The debate over which smartphone can call itself the world’s best is one that has been raging ever since the term ‘smartphone’ was first coined. Every time we think we’ve got a handle on it, and that we can confidently declare a winner, one of the mobile giants releases a new model and we start the debates all over again. But for many, the debate boils down to three simple questions:
Apple vs. Samsung. Android vs. iOS. iPhone 5 vs. Galaxy SIII.
But is there more to it than that or can the debate over the best smartphone really just be a question of looking at Apple and Samsung’s flagship releases?
Apple iPhone 5: The Lowdown
The iPhone is one of the lightest smartphones you will find. It weighs just 112g, that’s 16% less than the Galaxy and 20% lighter than its predecessor, the iPhone 4S. The first thing you will notice about the latest incarnation is the screen size, its significantly longer than any previous iPhone and marks the first notable instance of Apple following an industry trend rather than initiating it.
The camera has not changed but tweaks to the iOS (operating system) have led to sharper shots and an impressive panoramic feature which stitches a series of images together to create a wide scene. The front facing camera has been improved and now even records video at High Definition.
Performance is as impressive as you would expect with the new A6 processor cranking out speeds that have won several benchmarking tests against its rivals. This should make multi-tasking, app switching and browsing all seem smoother than ever.
Samsung Galaxy S3: The Lowdown
Released only in July 2012, the S3 (or SIII) already feels like a veteran given that the Galaxy brand is a few years old. The huge Super AMOLED screen (4.8 inches) of the S3 is arguably the most attractive on the market and although having the brightness cranked up will sap your battery, there’s no doubting its beauty. Slim, but not as slim as the iPhone, and long, the Galaxy is a phone with tablet persuasions.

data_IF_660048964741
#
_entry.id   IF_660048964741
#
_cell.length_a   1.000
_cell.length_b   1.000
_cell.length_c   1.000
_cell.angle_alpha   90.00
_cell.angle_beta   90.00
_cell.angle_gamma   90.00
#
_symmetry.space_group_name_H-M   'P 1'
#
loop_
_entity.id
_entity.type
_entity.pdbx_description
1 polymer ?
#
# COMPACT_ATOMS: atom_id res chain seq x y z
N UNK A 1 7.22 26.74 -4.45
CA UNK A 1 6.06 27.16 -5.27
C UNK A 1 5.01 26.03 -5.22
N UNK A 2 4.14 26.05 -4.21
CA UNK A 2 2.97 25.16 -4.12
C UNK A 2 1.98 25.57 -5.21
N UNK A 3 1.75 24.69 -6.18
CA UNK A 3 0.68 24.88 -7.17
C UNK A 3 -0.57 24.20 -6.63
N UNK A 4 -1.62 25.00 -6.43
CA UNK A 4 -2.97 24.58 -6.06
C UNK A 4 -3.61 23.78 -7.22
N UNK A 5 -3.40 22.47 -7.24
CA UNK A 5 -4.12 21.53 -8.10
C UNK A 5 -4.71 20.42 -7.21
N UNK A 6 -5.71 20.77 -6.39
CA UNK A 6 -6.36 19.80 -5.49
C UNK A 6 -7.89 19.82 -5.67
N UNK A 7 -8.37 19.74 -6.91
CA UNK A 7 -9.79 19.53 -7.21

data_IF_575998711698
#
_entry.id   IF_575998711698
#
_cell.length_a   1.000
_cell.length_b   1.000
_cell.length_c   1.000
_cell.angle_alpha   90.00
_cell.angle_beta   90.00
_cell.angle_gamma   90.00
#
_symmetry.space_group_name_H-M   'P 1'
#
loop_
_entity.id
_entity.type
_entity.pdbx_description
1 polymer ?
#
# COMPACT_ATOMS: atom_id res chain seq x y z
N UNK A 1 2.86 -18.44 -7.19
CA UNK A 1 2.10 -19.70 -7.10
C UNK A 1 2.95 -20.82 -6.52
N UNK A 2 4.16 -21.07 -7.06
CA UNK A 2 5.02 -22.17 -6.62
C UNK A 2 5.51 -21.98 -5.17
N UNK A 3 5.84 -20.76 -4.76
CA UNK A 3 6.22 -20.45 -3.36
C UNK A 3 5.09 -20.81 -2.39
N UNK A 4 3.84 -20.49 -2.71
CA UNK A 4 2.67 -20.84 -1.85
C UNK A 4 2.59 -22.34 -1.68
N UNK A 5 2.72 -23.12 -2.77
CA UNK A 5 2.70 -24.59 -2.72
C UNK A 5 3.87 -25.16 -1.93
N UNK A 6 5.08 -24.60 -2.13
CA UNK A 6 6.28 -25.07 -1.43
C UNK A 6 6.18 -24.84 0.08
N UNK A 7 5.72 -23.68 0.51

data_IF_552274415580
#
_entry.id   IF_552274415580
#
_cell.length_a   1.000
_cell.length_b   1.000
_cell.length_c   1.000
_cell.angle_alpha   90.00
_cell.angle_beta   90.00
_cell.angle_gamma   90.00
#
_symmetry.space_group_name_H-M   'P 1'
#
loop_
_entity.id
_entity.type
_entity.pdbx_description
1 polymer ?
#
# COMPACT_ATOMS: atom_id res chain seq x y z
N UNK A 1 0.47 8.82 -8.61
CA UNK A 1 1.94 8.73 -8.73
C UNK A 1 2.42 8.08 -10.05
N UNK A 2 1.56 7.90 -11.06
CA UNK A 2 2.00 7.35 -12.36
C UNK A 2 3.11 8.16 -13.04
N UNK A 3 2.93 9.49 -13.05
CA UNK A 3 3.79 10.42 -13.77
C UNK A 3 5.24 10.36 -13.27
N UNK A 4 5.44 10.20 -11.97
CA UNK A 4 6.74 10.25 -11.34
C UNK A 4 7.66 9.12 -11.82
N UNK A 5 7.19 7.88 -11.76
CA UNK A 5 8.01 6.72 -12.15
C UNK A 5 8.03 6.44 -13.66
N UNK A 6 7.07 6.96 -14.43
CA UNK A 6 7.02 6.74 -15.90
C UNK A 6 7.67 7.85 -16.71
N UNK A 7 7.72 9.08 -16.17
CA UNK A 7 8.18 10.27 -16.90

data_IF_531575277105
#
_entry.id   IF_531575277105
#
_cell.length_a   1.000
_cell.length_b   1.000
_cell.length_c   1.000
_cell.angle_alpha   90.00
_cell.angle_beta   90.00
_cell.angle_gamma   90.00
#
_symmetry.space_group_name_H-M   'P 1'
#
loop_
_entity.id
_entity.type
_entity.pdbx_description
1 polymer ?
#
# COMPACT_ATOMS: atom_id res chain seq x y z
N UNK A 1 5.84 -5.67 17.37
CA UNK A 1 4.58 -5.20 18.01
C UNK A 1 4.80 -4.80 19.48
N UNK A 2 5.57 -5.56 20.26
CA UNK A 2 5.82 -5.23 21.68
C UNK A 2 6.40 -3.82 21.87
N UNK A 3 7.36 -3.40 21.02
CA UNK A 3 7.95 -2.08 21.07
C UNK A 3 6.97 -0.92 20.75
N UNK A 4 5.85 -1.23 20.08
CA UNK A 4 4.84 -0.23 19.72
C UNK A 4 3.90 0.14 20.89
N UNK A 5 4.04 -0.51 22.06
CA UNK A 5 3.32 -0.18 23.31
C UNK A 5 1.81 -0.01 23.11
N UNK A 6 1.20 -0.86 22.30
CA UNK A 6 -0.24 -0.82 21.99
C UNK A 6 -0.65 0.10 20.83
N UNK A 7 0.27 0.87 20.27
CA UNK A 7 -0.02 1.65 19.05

The 8MP camera from the S2 returned, despite whispers of a full 12MP, but with a variety of shooting modes, including the 6fps ‘burst’ mode. With face tagging, smile recognition and location services, the camera feels like a high-end digital model.
Inside, the Galaxy runs Android Ice Cream Sandwich (the latest version) and is powered by a 1.4GHz processor. While slightly slower than the iPhone, the difference is negligible to the general user.
The Nokia Lumia phone running the latest Windows Mobile operating system has received consistently good reviews as has the incredible HTC One X. The Sony Xperia range proves that the Japanese giants are about more than just TVs and gaming and Samsung’s range from the Galaxy S2 to the Nexus and Note can still stand tall against their rivals.
So what’s the verdict? Impressive as though the competition is (especially the HTC One X), the numbers and public opinion seem to break it down into a straight battle between the iPhone 5 and the Galaxy S3. Which is best? From a straight tech point of view, the iPhone just edges is, possibly benefitting from an extra three months in development, but for many the choice comes down to, simply, which do you prefer.